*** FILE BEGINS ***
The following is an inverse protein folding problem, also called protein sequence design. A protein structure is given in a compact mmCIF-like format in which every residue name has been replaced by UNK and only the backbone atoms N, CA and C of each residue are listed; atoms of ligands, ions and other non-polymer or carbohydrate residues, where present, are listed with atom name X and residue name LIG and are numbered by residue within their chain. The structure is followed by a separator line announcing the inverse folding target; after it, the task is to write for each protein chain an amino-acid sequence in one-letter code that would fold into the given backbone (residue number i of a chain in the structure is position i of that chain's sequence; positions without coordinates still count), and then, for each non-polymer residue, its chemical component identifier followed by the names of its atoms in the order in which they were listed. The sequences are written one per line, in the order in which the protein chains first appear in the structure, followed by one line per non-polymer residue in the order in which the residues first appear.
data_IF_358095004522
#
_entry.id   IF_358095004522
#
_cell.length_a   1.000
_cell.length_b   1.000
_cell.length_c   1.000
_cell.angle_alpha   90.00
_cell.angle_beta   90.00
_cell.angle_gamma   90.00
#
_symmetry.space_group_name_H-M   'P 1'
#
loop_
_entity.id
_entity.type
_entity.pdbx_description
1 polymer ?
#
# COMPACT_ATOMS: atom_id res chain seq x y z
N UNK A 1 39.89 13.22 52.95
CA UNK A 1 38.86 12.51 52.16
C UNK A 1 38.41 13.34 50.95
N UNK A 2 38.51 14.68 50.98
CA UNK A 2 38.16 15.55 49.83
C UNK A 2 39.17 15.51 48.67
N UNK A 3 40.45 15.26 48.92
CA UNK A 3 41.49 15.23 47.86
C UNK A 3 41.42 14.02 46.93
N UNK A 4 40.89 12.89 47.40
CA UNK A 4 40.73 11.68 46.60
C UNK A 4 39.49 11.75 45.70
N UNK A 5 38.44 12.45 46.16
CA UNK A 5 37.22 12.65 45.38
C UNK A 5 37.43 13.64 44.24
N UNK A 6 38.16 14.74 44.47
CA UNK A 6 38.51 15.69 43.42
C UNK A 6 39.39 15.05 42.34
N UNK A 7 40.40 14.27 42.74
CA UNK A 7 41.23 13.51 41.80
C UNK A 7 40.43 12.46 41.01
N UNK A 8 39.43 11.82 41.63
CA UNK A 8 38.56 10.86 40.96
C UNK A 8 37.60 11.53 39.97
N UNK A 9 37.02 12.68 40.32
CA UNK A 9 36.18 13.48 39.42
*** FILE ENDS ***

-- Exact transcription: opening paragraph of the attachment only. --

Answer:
The following is an inverse protein folding problem, also called protein sequence design. A protein structure is given in a compact mmCIF-like format in which every residue name has been replaced by UNK and only the backbone atoms N, CA and C of each residue are listed; atoms of ligands, ions and other non-polymer or carbohydrate residues, where present, are listed with atom name X and residue name LIG and are numbered by residue within their chain. The structure is followed by a separator line announcing the inverse folding target; after it, the task is to write for each protein chain an amino-acid sequence in one-letter code that would fold into the given backbone (residue number i of a chain in the structure is position i of that chain's sequence; positions without coordinates still count), and then, for each non-polymer residue, its chemical component identifier followed by the names of its atoms in the order in which they were listed. The sequences are written one per line, in the order in which the protein chains first appear in the structure, followed by one line per non-polymer residue in the order in which the residues first appear.